Then I realized I had a wealth of information on Kajsa because of me growing up on her
homestead, and the neighborhood connection. It just fell in place to write her story because I
could feel the ties and emotions we both had to the same place.

4. In your opinion, what abilities or attributes made Swedish (and Scandinavian settlers in general) succeed in taming the prairie?
    Our community was started by Swedish farmers coming for land, so they knew they were
starting from scratch, plus they had the knowledge to build their homesteads and grow crops.
    I’ve been to Sweden and seen where my ancestors first lived. The scenery happens to be very similar to our part of Kansas, but the weather, especially during the summer, would have been a major adjustment for them. Luckily the Swedes came to this area in groups, or came to join other family members or friends, so there was a network of support for each other.
   In most cases the Swedish immigrants spent all their money getting here, so were forced to make it work. We joke now that we’re “stubborn Swedes” but that was a trait that helped the first Swedes in the area to survive and thrive on the Kansas prairie.


  I have great news for you now, my readers! Not only is Linda's book available to purchase online, but she has generously donated a FREE Kindle eBook edition of her book Butter in the Well to a lucky reader here at Scandinavian Folk! All you need to do is a leave a comment here on this post. And if you share the review and giveaway info on your own blog or facebook, feel free to post here again to let me know and increase your chances of winning! This giveaway will be open through JANUARY 5, 2013! 

And of course---Thanks SO much to Linda as well for her generosity and the time she took to talk with me and such a great interview!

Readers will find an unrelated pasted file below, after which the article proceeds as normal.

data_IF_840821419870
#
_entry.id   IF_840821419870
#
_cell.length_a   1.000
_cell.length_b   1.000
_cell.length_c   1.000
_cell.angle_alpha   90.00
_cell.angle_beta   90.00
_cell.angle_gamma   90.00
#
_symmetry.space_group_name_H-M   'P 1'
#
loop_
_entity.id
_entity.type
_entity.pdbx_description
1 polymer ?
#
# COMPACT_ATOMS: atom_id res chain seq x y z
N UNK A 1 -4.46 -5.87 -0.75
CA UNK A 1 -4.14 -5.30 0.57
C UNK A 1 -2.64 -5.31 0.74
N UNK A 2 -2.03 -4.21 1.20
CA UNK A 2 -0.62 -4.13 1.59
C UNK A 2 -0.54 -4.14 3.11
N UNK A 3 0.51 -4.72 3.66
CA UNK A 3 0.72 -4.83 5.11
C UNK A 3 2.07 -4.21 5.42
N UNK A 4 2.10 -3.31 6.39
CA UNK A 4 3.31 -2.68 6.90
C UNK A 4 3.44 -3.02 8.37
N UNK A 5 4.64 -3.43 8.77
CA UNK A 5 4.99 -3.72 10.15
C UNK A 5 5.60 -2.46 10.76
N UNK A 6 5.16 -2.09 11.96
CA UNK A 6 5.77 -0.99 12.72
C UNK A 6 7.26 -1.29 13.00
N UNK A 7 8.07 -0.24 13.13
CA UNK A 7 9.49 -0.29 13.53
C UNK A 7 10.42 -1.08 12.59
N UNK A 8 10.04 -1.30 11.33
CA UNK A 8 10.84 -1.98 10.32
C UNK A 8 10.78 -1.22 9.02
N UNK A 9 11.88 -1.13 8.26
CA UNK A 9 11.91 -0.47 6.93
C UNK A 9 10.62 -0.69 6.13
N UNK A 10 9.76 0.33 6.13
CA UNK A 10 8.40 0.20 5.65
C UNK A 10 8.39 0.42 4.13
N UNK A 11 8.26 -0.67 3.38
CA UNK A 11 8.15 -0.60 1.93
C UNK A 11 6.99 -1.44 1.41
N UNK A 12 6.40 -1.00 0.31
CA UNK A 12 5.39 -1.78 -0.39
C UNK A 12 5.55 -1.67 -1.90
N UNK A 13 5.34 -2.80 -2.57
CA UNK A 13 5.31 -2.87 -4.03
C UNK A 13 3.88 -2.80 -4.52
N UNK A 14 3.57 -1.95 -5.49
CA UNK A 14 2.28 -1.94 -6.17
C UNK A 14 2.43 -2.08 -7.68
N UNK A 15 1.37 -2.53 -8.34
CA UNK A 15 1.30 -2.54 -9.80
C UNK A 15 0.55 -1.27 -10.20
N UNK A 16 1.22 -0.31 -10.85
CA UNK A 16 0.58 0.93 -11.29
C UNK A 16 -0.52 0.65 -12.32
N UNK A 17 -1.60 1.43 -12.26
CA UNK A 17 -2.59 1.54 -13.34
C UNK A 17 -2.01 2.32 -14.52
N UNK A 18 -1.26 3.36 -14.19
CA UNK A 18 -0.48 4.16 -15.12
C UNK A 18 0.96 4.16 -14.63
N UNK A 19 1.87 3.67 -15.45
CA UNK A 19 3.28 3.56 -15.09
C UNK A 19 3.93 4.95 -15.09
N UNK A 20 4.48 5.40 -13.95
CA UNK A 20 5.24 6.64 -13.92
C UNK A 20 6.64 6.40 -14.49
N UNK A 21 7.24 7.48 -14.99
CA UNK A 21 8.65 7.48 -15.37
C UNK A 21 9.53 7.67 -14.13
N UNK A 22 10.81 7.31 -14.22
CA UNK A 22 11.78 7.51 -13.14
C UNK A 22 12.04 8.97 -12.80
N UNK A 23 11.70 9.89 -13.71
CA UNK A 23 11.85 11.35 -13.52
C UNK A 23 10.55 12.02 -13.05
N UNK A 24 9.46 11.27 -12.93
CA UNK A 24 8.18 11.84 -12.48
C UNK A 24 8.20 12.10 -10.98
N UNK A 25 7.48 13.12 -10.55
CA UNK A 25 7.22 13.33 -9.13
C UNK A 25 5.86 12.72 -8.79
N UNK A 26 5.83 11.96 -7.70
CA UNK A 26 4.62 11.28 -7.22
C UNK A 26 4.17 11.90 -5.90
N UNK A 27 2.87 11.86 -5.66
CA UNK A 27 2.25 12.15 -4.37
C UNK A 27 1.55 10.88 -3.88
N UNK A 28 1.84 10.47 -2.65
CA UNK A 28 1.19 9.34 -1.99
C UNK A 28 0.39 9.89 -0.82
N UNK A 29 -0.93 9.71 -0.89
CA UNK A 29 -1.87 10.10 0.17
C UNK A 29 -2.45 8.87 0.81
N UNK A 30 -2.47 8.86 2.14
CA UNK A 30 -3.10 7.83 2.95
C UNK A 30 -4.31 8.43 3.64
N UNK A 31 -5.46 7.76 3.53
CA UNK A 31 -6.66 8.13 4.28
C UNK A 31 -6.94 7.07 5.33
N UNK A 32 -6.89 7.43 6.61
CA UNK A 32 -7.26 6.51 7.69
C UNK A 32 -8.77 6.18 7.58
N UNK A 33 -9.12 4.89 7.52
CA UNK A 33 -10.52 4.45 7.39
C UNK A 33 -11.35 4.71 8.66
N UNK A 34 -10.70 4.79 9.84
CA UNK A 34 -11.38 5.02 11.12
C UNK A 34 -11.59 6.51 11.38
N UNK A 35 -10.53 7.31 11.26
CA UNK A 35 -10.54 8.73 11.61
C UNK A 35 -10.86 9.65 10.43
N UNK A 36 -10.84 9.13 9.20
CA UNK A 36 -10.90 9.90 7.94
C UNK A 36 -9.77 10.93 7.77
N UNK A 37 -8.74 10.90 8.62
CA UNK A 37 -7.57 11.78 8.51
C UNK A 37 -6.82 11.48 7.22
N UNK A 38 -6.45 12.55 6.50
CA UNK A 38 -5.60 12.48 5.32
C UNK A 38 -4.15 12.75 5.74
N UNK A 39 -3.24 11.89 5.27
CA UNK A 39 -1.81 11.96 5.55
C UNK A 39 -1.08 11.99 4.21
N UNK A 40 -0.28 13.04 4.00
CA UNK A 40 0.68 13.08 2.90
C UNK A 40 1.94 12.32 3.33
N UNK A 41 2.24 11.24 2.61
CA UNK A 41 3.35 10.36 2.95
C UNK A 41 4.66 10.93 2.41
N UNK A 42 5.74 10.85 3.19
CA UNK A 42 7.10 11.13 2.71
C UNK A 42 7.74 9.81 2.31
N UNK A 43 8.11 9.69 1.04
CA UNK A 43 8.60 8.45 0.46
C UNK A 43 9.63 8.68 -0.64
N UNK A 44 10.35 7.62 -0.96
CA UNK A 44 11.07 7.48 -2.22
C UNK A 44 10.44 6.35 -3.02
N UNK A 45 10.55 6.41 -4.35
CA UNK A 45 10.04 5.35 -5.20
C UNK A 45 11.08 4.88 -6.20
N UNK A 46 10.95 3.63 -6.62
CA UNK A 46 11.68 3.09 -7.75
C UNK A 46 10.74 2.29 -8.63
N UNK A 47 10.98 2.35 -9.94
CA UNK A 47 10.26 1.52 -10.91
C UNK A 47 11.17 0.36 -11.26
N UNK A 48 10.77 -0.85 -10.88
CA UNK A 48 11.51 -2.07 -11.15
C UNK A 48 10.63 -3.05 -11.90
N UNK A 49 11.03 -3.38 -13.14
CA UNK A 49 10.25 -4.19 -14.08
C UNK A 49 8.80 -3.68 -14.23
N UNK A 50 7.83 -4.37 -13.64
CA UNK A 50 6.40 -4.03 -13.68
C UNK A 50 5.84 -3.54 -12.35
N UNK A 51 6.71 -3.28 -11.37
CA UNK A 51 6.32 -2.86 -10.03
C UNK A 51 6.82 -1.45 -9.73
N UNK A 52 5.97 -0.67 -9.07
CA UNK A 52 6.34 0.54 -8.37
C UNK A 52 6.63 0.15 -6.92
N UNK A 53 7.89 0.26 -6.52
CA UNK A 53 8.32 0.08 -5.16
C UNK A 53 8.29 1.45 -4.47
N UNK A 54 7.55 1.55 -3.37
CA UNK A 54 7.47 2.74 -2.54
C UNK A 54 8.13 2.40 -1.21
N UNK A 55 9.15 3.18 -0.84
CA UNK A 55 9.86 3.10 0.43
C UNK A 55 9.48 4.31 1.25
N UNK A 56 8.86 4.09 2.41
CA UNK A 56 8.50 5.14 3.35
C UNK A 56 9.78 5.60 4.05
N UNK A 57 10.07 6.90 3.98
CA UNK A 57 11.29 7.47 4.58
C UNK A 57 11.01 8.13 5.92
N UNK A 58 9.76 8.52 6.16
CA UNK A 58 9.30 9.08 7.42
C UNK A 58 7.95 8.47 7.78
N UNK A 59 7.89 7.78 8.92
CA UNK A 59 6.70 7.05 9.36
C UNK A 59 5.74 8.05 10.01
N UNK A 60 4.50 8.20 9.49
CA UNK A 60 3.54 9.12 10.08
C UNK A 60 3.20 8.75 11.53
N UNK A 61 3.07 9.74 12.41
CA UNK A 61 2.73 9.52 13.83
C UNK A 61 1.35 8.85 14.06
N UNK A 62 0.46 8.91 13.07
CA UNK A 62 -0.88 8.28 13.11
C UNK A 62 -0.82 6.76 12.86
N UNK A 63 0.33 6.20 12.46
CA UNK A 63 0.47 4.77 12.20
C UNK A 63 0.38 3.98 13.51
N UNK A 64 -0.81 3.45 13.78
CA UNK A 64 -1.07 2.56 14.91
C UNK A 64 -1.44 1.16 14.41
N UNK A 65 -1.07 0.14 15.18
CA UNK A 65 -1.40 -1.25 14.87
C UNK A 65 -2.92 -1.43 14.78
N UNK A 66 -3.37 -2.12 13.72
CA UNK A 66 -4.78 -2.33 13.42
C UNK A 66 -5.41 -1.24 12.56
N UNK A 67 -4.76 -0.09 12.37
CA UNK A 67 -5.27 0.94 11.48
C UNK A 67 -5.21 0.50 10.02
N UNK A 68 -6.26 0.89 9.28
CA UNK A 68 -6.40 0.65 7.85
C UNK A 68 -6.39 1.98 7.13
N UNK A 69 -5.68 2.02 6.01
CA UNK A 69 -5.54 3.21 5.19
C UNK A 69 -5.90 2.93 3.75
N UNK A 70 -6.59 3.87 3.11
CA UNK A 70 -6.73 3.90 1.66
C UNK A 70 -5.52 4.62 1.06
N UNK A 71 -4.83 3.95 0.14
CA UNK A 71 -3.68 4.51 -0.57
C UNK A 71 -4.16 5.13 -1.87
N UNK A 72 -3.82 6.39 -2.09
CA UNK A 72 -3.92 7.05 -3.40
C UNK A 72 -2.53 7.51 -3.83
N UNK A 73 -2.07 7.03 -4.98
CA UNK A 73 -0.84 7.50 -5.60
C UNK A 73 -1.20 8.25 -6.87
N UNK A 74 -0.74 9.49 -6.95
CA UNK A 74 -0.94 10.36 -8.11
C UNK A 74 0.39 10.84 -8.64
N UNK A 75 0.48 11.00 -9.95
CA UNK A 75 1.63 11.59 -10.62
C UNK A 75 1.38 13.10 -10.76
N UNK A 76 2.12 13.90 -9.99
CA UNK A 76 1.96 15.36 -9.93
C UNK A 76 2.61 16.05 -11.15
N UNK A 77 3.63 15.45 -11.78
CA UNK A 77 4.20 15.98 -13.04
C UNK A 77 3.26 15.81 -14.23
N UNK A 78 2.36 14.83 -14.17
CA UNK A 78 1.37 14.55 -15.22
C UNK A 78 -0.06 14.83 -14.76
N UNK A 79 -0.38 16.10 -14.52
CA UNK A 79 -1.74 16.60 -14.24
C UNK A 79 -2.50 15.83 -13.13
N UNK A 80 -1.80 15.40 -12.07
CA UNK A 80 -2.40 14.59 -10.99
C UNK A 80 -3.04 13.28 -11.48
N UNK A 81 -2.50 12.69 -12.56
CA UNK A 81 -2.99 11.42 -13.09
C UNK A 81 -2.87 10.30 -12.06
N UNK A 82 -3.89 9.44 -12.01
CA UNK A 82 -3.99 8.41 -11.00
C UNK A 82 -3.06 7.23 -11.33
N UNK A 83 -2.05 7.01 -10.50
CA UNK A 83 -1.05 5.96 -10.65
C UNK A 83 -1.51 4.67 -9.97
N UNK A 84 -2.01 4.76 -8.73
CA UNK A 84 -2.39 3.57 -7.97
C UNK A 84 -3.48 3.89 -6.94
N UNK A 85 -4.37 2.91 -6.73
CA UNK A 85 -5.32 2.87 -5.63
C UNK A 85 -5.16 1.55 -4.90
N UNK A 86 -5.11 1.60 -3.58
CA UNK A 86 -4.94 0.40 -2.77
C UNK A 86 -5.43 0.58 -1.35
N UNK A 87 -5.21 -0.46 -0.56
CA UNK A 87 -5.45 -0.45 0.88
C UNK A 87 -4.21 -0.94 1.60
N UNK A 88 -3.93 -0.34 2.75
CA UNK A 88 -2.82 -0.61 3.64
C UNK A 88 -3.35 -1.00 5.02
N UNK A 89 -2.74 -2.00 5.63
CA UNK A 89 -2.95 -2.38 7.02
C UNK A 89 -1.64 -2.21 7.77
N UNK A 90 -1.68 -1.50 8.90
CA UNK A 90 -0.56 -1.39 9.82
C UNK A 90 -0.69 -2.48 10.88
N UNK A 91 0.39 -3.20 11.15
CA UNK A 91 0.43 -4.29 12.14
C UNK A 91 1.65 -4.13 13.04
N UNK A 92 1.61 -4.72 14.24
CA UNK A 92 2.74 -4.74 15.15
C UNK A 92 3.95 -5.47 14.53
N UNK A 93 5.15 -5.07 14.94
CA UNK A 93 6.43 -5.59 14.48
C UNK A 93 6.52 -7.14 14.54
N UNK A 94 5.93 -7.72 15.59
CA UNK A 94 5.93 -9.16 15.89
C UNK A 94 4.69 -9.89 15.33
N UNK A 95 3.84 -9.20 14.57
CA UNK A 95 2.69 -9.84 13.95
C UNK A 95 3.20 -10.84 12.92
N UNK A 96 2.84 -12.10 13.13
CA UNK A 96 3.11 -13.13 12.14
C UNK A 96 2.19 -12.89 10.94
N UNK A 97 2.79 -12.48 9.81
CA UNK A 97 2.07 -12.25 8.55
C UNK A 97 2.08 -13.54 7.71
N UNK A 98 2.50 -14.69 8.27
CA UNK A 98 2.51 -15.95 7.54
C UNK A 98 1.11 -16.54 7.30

Happy a happy New Year! And thanks for stopping by!~


  1. I found this fascinating because I have been interested in the early settlers on the Prairie for many decades. The hardships that these settlers endured were unbelievable. How they were able to not give up and return east is a mystery to me. The memories of author Linda Hubalek are so worth saving for the rest of us to learn about how America was truly settled. One determined family at a time.

    I don't own a Kindle, but I will pursue a hardcopy to enjoy. Thanks for this interesting and personal story of a piece of our tapestry of the mid-west.

  2. Sounds like a great book to read cuddled up on the couch, fire in the fire place and the snow falling softly

  3. I'd love to win - my grandparents on my mother's side were both Swedish immigrants who settled in Jamestown, NY, another big Swedish settlement!

  4. Hello everyone! This is Linda Hubalek, the author of the Butter in the Well book series. Thanks for reading this review, and for your interest. If you have any ancestors that came to America- be it Swedes to NY, or Germans to North Dakota, they all experienced the same things, and my books will give you a glimpse of their early lives. Enjoy! And as a Swede would say "tack så mycket" (Thank you very much!)

    1. HI Linda. I am so glad that Heather introduced us to your book. I just purchased a copy on My husband's family immigrated here from Norway about 1902 and settled in New York City. My father's family immigrated here from Ireland and moved to the mid-west. I am looking forward to learning more about the common early experiences of those brave souls who chose to push onward against much adversity.

    2. Hi Winnie,
      Which book did you start with? I have ten books so I hope you eventually enjoy them all!
      Linda Hubalek

  5. How cool!! I love history like this, especially from a female's point of view! Thank you for offering a free download!

  6. I see you've been a very busy girl since my last visit some time ago.
    There's nothing like the tale of those who through fortitude, faith and dedication settled the land and made it their home.
    My very best wishes for a wonderful New Year's and the best for 2013...

  7. ive always been interested in early pioneer life. it helps me get through our daily struggles. i would love to win this book:-)

  8. My grandparents came from Sweden and settled in Jamestowm NY, which was a popular area for Swedes to settle in.

  9. Well, this sounds fantastic! Thank you for introducing us to Linda and her book.

  10. My daughter's and I love diary style books on frontier life and this one sounds very interesting indeed. I would love to win and have shared this wonderful giveaway for others to have a chance to win on my F.B.

    And blogged your post here;

    Thank you-Melissa